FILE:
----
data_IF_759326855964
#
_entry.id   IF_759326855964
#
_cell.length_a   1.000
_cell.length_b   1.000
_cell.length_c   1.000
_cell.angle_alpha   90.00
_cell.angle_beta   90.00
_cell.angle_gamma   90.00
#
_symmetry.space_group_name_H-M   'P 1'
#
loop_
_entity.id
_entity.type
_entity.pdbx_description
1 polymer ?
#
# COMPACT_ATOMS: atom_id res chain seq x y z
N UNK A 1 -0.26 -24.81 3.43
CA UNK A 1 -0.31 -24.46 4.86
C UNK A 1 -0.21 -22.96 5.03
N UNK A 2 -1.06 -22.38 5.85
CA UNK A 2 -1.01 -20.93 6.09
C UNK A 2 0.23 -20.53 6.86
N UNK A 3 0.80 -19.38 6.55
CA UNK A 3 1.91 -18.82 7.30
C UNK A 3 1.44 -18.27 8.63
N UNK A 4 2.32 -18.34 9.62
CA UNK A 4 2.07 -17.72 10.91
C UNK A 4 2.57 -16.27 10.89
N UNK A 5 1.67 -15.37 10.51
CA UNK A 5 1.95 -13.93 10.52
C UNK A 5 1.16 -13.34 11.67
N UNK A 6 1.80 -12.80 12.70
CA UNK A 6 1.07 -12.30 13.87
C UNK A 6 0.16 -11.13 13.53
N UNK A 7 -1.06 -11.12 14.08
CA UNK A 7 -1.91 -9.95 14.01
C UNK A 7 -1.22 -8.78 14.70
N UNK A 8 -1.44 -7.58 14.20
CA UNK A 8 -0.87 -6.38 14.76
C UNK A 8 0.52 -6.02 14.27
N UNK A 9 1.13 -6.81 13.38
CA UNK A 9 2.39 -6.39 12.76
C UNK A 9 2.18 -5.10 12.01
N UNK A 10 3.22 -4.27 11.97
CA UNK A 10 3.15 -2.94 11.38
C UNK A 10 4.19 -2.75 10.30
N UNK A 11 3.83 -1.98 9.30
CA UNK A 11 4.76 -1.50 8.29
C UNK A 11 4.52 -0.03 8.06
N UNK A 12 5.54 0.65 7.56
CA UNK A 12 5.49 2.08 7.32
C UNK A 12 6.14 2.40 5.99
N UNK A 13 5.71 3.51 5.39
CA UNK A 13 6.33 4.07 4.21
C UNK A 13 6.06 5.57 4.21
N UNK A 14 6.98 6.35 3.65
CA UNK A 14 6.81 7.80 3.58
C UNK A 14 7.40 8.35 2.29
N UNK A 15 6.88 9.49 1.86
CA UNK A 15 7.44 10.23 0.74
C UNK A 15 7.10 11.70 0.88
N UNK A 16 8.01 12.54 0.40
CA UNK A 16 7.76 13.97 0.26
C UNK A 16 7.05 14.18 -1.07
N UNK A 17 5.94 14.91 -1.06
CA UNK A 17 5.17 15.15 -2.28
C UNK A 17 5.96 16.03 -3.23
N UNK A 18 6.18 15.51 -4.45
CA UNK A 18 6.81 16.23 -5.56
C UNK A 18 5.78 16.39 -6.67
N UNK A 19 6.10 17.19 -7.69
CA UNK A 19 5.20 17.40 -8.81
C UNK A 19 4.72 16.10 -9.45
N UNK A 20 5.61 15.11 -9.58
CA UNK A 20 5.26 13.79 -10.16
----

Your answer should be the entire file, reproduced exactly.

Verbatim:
data_IF_759326855964
#
_entry.id   IF_759326855964
#
_cell.length_a   1.000
_cell.length_b   1.000
_cell.length_c   1.000
_cell.angle_alpha   90.00
_cell.angle_beta   90.00
_cell.angle_gamma   90.00
#
_symmetry.space_group_name_H-M   'P 1'
#
loop_
_entity.id
_entity.type
_entity.pdbx_description
1 polymer ?
#
# COMPACT_ATOMS: atom_id res chain seq x y z
N UNK A 1 -0.26 -24.81 3.43
CA UNK A 1 -0.31 -24.46 4.86
C UNK A 1 -0.21 -22.96 5.03
N UNK A 2 -1.06 -22.38 5.85
CA UNK A 2 -1.01 -20.93 6.09
C UNK A 2 0.23 -20.53 6.86
N UNK A 3 0.80 -19.38 6.55
CA UNK A 3 1.91 -18.82 7.30
C UNK A 3 1.44 -18.27 8.63
N UNK A 4 2.32 -18.34 9.62
CA UNK A 4 2.07 -17.72 10.91
C UNK A 4 2.57 -16.27 10.89
N UNK A 5 1.67 -15.37 10.51
CA UNK A 5 1.95 -13.93 10.52
C UNK A 5 1.16 -13.34 11.67
N UNK A 6 1.80 -12.80 12.70
CA UNK A 6 1.07 -12.30 13.87
C UNK A 6 0.16 -11.13 13.53
N UNK A 7 -1.06 -11.12 14.08
CA UNK A 7 -1.91 -9.95 14.01
C UNK A 7 -1.22 -8.78 14.70
N UNK A 8 -1.44 -7.58 14.20
CA UNK A 8 -0.87 -6.38 14.76
C UNK A 8 0.52 -6.02 14.27
N UNK A 9 1.13 -6.81 13.38
CA UNK A 9 2.39 -6.39 12.76
C UNK A 9 2.18 -5.10 12.01
N UNK A 10 3.22 -4.27 11.97
CA UNK A 10 3.15 -2.94 11.38
C UNK A 10 4.19 -2.75 10.30
N UNK A 11 3.83 -1.98 9.30
CA UNK A 11 4.76 -1.50 8.29
C UNK A 11 4.52 -0.03 8.06
N UNK A 12 5.54 0.65 7.56
CA UNK A 12 5.49 2.08 7.32
C UNK A 12 6.14 2.40 5.99
N UNK A 13 5.71 3.51 5.39
CA UNK A 13 6.33 4.07 4.21
C UNK A 13 6.06 5.57 4.21
N UNK A 14 6.98 6.35 3.65
CA UNK A 14 6.81 7.80 3.58
C UNK A 14 7.40 8.35 2.29
N UNK A 15 6.88 9.49 1.86
CA UNK A 15 7.44 10.23 0.74
C UNK A 15 7.10 11.70 0.88
N UNK A 16 8.01 12.54 0.40
CA UNK A 16 7.76 13.97 0.26
C UNK A 16 7.05 14.18 -1.07
N UNK A 17 5.94 14.91 -1.06
CA UNK A 17 5.17 15.15 -2.28
C UNK A 17 5.96 16.03 -3.23
N UNK A 18 6.18 15.51 -4.45
CA UNK A 18 6.81 16.23 -5.56
C UNK A 18 5.78 16.39 -6.67
N UNK A 19 6.10 17.19 -7.69
CA UNK A 19 5.20 17.40 -8.81
C UNK A 19 4.72 16.10 -9.45
N UNK A 20 5.61 15.11 -9.58
CA UNK A 20 5.26 13.79 -10.16